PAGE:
Monday, September 17, 2012

Catchy title HERE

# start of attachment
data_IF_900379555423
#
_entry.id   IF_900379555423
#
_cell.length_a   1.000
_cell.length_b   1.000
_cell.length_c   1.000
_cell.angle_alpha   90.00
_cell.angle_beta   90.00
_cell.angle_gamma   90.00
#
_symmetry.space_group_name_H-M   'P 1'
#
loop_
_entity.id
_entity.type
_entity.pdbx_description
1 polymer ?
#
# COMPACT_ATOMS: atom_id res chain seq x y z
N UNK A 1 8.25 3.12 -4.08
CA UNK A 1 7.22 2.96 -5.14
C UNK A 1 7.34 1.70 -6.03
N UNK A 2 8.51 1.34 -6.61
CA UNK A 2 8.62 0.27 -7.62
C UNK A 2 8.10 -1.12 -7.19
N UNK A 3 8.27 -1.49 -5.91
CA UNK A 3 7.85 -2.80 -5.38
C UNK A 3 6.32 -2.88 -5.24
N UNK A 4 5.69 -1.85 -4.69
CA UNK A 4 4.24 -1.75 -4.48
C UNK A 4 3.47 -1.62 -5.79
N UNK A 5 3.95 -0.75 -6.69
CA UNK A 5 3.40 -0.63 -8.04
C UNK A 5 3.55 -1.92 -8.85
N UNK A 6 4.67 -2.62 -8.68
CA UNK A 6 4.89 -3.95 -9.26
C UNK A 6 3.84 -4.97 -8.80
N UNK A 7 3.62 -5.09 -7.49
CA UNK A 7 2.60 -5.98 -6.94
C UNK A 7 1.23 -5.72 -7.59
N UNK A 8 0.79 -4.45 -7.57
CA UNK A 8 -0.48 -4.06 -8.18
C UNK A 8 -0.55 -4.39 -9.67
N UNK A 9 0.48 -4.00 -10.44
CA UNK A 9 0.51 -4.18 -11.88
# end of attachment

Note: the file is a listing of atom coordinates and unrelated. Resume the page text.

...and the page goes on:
Is classical music dying? This has been an increasingly burning question within our struggling world of art music creation, presentation and criticism over the last decade or so. Much writing has been done on the subject out of which continues to emerge various life-saving suggestions and directives for artists, administrators and marketers. I’m slightly wary of contributing more ideas to this admittedly important debate, for several reasons: I’m a happily iconoclastic and yes, slightly skeptical artist who doesn’t easily embrace one-size-fits-all solutions, regardless of their aptness; my work has always seemed to situate itself enough out of the mainstream not to warrant grandiose ambitions of universal adulation and big economic reward; and I also question the main assumption upon which these discussions seem to be based. The first two reasons are obviously the result of my own choices, but I feel the last calls for a little blogification.